Morals and ethics aside, A Town Called Mercy, again, isn't quite perfect. Because the moral debates tend to dominate the story, there's the feeling that there's not enough threat present in the story. The main protagonist, The Gunslinger, is well designed and realised, but he's a right old hokey bit of walking cliché: “I will find you!” he bellows at the AWOL Jex. “If I have to tear this universe apart, I will face you!” Just one of the long list of predictable lines that The Gunslinger roars out at the top of his voice. What makes him even sillier is the fact that he has the voice of John Bensalhia">The Garm from 1983's Terminus, and heaven knows that that voice was daft enough. It's possible that Jex crossed paths with the great big lumbering dog thing, and somehow cannibalised him for a handy voicebox. Poor old Garm.
"The Doctor's visits to the Ponds are getting less frequent, by the sound of it, again, setting things up for the last story of the current five-episode run"
The ending of the story is also heavily signposted. War criminal with a conscience. Self-destruct mechanism on board the ship. It's like working out two plus two. And inevitably, Jex does the right thing and blows himself up. So, in effect, the script is just whiling away the minutes before the inevitable happens. The clumsy kid who knocks over a pile of books in the local chapel may attract the attention of the vengeful Gunslinger, but it's such an obvious plot cliché that's been used many a time before.
Fans of Amy and Rory, I'm sure won't be quite so happy either – while Amy gets to act as The Doctor's conscience this time around, poor old Rory hardly gets anything to do except play a deadly game of Follow The Leader. The Doctor's visits to the Ponds are getting less frequent, by the sound of it, again, setting things up for the last story of the current five-episode run. Who aficionados may like to speculate on the dodgy lighting for the third week in a row – any connection with those pesky Weeping Angels, I wonder?
Even with these problems, A Town Called Mercy still looks a million dollars. Some great direction from Saul Metzstein brings the story to life – in particular, the overseas location shoot which is very classy indeed. Good POV shots for the Gunslinger, too – it's been yonks since we've had good POV video effects and the ones in A Town Called Mercy don't disappoint. There's also good performances from a solid cast. Ben Browder is very good (if a bit underused) as the doomed Isaac, while Adrian Scarborough (another of those actors who turns up on everything these days – he bloody loves crisps as Tilly's friend in Miranda, for example) steals the show as the conscience-stricken Kahler Jex. And hey – there's Garrick Hagon from 1972's Mutants episode in a neat cameo as the undertaker. His indiscreet sizing up of The Doctor with his tape measure is especially amusing.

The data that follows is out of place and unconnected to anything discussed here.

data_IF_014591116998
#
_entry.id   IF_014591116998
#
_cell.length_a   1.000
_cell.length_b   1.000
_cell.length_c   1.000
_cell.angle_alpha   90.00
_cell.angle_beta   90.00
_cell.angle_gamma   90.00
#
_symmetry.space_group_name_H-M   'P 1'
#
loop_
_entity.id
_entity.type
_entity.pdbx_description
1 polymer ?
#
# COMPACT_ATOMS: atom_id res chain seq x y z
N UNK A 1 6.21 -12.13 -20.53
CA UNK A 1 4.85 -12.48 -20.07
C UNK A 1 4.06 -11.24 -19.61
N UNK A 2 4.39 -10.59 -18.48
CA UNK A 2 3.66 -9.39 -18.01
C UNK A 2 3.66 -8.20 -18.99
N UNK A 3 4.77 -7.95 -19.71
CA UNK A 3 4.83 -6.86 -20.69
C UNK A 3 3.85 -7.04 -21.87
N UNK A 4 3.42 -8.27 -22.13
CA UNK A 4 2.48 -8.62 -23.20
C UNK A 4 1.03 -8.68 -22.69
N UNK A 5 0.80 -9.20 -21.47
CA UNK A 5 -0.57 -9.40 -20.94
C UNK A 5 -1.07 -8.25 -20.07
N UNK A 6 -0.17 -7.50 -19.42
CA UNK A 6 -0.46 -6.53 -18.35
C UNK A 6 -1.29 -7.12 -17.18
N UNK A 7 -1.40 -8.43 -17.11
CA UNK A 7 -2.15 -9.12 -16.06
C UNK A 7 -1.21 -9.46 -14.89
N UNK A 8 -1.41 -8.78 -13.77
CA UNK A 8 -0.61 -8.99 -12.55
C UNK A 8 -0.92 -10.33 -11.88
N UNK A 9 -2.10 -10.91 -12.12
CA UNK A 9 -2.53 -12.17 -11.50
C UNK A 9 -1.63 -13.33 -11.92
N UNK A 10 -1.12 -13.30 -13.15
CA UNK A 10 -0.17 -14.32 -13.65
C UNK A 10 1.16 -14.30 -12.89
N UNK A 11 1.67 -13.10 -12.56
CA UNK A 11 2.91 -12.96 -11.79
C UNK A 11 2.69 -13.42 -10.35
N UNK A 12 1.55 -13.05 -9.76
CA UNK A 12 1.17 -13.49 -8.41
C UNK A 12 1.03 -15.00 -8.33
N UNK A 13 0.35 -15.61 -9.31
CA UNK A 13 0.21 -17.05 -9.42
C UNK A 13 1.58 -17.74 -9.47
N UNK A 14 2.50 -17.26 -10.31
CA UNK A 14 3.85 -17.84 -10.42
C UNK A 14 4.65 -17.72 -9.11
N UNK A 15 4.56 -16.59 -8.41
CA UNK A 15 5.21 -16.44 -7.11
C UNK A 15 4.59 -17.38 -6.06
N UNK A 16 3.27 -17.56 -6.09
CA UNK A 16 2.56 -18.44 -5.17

Moral debates in Doctor Who can get a little heavy handed from time to time – that can be the fault of unsubtle dialogue or over-earnest speeches handed to uncomfortable looking actors. That's not really the case with A Town Called Mercy, which poses a number of ethical scenarios to the viewers in a mature and well-reasoned way. Back those debates up with a classy production, superb location filming and strong acting from both the regulars and the guests, and you have a Town that you'll want to revisit time and again.
John Bensalhia limbered up for his Shadowlocked writing with a full four-series review of Blake's 7, and writes professionally and recreationally all over the web. Check out his portfolio of work here. His Twitter feed is @JohnBensalhia.